Sustainable Shopping

It’s our sustainability boutique next week, and we’re so, so excited to bring you some awesome products from sustainable sources! Not only because shopping is fun, but because what we buy and how we shop is often forgotten when we come to consider how our actions could be affecting the environment. So we thought we’d talk about it, because what is The Greenhouse if it’s not something to make you think about things you haven’t considered before?

shopping-bags-3568315_1920.jpgSure, we know that buying food in plastic or items that have to be transported long distances are bad for the environment, but how often do we stop and think before we buy our clothes? The fashion industry has been under fire in recent months for its contribution to climate change. So much so that The UN has put in place the ‘Fashion Industry Charter for Climate Action’ , and more recently ‘The UN Alliance for Sustainable Fashion’, highlighting that although this aspect of our lifestyle has been under the environmental radar for a while, it’s important this issue to be brought to prominence.  

Now don’t you worry. We get it, having yet another aspect of your life under evaluation (see what we did there) can seem a bit overwhelming. But we’re here to show you this doesn’t have to be the case. Here are our five top tips for being a sustainable fashion consumer:

Shop less, shop better  

people-2581913_1920.jpg

Now we are obviously ALL guilty of succumbing to the lure of a sale or the wonderful thing that is student discount and buying clothes we don’t need (or even really like that much) because they’re cheap. But buying clothes in this way is extremely unsustainable.  Think to way back when people wore their clothes until they were threadbare and could no longer be patched up. It is possible to wear clothes for more than one season, and it is possible rewear an outfit because let’s face it, no one’s going to really remember if you wore that before anyway!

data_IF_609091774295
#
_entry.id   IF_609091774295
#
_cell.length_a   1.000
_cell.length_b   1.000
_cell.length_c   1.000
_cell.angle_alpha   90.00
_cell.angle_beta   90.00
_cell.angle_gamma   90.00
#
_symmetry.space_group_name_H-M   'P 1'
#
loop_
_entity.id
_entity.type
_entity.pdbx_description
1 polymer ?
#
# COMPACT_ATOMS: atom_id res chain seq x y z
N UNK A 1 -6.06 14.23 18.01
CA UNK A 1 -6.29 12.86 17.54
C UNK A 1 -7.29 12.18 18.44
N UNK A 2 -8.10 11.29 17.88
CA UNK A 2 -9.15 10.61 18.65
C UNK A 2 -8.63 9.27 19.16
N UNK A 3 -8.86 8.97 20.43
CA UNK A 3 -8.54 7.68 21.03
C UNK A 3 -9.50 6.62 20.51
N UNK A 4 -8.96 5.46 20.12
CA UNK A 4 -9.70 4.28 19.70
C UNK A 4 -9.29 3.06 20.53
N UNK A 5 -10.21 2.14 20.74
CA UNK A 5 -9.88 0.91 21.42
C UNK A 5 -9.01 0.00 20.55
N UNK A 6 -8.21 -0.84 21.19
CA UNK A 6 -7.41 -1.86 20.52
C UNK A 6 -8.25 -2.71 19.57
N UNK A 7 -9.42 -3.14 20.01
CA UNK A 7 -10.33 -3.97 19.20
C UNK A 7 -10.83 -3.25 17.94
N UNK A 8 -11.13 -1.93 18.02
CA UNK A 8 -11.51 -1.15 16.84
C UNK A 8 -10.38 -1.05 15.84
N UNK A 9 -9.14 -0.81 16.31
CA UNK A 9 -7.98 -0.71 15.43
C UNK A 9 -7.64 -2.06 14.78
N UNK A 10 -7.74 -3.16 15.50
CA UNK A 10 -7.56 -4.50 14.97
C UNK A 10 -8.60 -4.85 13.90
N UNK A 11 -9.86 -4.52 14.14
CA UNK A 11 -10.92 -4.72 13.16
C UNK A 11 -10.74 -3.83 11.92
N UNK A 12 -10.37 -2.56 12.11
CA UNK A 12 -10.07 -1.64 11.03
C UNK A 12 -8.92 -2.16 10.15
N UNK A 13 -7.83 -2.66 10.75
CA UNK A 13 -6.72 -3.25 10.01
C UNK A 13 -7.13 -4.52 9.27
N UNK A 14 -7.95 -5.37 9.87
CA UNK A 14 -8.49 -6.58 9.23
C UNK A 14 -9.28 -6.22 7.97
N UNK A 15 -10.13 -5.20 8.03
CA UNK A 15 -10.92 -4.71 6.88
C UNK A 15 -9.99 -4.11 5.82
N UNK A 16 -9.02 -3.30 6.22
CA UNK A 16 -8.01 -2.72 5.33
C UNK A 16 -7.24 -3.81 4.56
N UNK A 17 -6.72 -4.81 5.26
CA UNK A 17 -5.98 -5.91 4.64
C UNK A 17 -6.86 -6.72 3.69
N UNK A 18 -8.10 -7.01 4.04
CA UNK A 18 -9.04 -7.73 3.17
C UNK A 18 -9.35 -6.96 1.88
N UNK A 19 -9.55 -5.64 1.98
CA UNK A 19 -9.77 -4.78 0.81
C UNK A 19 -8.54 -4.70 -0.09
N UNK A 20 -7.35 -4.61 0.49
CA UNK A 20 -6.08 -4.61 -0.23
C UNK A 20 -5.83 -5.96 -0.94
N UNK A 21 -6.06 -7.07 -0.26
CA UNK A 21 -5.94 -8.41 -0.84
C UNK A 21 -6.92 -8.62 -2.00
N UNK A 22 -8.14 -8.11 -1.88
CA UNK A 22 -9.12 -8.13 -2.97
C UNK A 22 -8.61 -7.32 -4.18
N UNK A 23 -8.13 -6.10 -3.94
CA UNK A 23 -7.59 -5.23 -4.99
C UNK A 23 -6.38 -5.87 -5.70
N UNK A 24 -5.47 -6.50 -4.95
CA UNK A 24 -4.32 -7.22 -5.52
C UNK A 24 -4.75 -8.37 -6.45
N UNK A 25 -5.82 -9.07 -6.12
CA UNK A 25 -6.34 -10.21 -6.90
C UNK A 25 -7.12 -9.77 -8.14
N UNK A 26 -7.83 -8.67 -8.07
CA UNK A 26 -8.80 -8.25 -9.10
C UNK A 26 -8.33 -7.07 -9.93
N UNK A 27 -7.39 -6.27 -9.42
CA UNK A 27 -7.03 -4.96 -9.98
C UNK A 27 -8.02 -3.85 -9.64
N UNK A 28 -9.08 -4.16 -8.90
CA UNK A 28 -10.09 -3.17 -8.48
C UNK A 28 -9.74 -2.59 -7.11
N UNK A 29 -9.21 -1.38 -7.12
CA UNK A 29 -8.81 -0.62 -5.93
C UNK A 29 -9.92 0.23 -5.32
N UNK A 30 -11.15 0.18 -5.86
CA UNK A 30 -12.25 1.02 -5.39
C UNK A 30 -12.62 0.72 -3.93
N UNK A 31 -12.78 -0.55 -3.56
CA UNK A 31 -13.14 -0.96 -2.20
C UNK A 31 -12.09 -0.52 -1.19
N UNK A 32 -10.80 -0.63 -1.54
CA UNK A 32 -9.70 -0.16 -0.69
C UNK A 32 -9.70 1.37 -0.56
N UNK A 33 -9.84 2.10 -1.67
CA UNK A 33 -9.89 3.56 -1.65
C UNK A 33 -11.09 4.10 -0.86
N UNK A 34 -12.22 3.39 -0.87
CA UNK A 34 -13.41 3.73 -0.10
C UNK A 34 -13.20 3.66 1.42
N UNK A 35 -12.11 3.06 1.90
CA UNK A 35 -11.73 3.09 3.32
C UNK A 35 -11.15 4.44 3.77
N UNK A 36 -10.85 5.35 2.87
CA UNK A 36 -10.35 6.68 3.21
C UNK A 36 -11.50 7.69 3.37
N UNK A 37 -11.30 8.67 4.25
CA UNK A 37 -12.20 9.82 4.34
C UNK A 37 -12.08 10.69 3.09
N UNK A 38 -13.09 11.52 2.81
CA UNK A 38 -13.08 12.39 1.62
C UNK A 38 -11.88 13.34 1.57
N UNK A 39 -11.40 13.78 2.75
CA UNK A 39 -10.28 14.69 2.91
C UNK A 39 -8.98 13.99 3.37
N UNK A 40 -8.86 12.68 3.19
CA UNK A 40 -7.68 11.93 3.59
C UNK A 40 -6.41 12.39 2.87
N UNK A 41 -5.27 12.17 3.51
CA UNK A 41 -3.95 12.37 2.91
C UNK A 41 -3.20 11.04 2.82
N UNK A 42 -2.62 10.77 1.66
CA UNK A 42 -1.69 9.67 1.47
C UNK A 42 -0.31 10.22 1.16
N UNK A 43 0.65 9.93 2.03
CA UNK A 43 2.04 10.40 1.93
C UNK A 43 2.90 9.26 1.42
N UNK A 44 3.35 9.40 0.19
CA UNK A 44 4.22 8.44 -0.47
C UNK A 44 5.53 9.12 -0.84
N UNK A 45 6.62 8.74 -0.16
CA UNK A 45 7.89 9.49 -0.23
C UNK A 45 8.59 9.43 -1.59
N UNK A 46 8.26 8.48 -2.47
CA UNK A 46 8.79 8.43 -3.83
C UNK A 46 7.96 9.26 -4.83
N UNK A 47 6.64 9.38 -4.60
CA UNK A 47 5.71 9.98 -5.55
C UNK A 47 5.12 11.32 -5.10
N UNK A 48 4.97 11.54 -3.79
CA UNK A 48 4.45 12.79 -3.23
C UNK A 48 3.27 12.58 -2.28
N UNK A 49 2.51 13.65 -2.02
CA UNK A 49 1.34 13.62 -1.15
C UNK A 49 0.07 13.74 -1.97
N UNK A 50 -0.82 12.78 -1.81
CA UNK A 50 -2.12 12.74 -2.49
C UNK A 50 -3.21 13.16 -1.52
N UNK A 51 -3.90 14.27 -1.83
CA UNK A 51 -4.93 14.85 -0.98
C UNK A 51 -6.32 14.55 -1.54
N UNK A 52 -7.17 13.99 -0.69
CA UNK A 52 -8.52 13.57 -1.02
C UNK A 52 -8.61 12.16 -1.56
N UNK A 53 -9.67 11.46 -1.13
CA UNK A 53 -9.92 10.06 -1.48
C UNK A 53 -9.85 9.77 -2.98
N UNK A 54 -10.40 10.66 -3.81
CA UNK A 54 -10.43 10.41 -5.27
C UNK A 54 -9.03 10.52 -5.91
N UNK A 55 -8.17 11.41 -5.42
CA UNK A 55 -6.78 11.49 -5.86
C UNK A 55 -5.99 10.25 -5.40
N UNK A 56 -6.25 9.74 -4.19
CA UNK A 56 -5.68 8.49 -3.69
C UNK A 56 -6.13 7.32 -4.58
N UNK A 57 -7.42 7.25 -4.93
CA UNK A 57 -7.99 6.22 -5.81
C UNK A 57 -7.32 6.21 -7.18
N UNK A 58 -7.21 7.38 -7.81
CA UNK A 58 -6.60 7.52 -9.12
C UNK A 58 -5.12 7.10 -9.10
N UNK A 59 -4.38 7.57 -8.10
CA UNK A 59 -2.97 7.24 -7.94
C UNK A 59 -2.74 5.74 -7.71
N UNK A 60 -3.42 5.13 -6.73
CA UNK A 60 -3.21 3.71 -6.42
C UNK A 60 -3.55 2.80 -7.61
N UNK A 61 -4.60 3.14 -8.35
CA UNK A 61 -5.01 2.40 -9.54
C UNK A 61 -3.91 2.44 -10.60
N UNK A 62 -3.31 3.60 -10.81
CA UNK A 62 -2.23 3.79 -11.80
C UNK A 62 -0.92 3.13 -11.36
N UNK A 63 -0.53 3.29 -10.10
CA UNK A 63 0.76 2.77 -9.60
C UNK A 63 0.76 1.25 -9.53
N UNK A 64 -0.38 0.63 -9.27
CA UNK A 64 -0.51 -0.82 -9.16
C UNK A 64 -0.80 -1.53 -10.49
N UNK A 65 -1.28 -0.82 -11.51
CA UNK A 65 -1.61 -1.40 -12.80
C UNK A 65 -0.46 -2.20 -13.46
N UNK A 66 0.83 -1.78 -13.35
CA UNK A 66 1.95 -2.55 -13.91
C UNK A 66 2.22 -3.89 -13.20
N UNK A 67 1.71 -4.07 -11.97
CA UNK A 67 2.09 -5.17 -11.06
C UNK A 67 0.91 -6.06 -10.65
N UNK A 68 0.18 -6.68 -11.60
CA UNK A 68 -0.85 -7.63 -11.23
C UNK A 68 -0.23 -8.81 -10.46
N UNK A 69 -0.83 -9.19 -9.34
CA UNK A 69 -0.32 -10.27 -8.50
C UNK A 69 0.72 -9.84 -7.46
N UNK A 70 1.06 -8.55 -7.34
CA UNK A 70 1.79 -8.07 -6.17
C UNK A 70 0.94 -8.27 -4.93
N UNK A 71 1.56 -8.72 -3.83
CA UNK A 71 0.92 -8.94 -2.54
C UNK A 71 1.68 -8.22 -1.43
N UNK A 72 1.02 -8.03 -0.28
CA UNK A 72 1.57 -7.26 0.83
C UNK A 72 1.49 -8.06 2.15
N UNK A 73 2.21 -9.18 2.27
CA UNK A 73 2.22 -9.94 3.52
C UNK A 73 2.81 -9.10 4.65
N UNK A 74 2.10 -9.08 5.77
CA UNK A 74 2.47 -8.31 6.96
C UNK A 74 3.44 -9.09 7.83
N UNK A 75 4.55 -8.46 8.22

The shopping habit that makes this possible is to buy less, but buy better. Now what do we mean by this? Well, quite simply we mean that in order to be able to wear these clothes day-in-day-out they have to be 1. Good Quality and 2. Something you love – so you want to wear them again and again. We’re not telling you to spend all your money on clothes, because that would just be ridiculous! What we’re saying is, instead of buying 10 items at £3 in the massive sale on ASOS (other online retailers and stores also sell clothes), why don’t you spend that £30 on something you really love?

This practice is not only a lot more environmentally friendly, but it also means you don’t suffer from the post-sale-shop-binge regret. We’ve all been there and you and your bank account are never happy about it.

Check the label for plastic    

jeans-933682_1920.jpg   

‘Okay, so I get that fast fashion is bad for the environment. But why is it bad??’ We hear you cry. Well, criticisms of fast fashion include: agricultural pollution, water pollution, the use of toxic chemicals, and increasing levels of textile waste . Which seems like a pretty hefty list.